Speaking with James Funches, saxophonist and flautist for the defunct Carolina soul combo, the Eliminators, provides insight into the band's history. “Can you believe last Easter everyone was in town?” he exclaims. “They tried to call a meeting on Easter Sunday. I said, ‘Come on, now! You’d have enough trouble trying to get together on a Wednesday night!’ ”
Although the members of the eleven-piece outfit never ventured far from their collective birthplace of Winston-Salem, North Carolina, they re-established lines of communication after the late-’90s reissue of their lone LP, Loving Explosion.
And though the sob stories of poor distribution, band politics, and financial mismanagement haunt the authors of record rarities, there was a point in time when the Eliminators were actually a big deal.
Globally speaking, however, Winston-Salem, North Carolina, was not a big deal. But with a population hovering around 100,000, Winston-Salem’s music scene more than sustained itself through the ’60s and ’70s—especially with the help of Black radio like WAAA (“The Black Spot on Your Dial”).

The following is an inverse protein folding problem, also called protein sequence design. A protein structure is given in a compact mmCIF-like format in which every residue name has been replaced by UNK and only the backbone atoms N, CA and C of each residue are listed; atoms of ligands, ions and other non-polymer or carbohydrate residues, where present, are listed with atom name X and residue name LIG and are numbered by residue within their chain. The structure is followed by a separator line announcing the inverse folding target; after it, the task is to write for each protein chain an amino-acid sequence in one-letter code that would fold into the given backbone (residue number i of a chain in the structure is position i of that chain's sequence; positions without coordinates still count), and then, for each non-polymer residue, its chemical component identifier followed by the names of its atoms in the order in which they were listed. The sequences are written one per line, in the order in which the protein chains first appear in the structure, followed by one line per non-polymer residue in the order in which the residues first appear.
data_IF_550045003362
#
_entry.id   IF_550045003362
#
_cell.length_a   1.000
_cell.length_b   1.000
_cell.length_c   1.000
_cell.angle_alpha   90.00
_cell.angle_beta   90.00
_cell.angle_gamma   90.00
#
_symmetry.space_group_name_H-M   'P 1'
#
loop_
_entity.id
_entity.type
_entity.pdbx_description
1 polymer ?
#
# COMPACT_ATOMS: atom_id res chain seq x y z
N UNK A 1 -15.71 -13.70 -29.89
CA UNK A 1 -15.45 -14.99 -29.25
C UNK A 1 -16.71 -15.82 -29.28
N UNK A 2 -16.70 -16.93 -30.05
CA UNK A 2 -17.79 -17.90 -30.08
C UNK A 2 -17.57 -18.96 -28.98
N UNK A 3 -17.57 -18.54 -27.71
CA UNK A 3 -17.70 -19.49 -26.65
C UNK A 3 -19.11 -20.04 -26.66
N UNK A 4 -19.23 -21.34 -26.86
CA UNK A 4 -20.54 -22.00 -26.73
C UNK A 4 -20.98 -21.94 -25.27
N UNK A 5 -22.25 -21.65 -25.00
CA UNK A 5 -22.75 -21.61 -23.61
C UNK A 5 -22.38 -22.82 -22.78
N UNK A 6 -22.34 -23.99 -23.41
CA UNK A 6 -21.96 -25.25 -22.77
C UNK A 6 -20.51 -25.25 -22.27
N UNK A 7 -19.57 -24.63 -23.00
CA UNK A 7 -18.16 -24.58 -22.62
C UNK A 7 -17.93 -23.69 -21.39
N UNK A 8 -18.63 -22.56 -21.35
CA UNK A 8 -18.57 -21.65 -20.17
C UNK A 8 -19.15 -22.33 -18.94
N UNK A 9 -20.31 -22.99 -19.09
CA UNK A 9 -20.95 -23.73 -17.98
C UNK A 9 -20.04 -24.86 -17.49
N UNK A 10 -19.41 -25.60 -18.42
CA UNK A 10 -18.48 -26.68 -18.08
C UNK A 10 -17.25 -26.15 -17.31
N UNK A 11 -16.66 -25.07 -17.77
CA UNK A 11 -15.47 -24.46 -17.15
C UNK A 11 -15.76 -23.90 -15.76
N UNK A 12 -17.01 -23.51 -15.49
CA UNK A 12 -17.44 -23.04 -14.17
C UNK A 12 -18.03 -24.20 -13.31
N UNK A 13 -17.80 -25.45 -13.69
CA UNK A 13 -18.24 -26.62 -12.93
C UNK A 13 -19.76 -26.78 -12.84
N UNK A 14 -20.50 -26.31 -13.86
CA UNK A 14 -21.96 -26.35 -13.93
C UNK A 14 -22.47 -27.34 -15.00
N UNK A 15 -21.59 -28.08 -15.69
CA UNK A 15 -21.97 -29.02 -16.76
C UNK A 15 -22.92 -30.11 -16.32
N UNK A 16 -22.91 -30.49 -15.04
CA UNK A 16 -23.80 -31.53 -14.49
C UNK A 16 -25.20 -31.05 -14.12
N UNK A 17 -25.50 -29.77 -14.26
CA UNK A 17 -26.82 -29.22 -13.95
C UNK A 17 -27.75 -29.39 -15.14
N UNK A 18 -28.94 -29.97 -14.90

One of the products of said music scene was Loving Explosion, an album that would garner a little radio play here and there but would never make any huge waves outside of North Carolina, despite the destructive implications of the cover photo.
“That was really a mistake,” laughs trumpeter Joe Robinson, regarding the unfunky photo. “I told [producer Alonzo Tucker that] it would be nice to have an explosion at the beginning of the song. You know, boom, and then kick off “Loving Explosion.” And somehow he got it crossed up, and he put an explosion on the cover.”
Alonzo Tucker was not exactly a dream producer. (“We had another name for him,” jokes Funches.) In the studio, he habitually made microscopic changes to each song—a word here, a note there—resulting in a fifty percent cut of the writing credits. In addition to the studio hustle, he routinely drove down from New York City with a station wagon full of assorted cookware sets to sell on the side. “We were so happy to have something going, we let it go,” admits Robinson. “But as you can see,” he reaffirms, “that’s not a loving explosion.”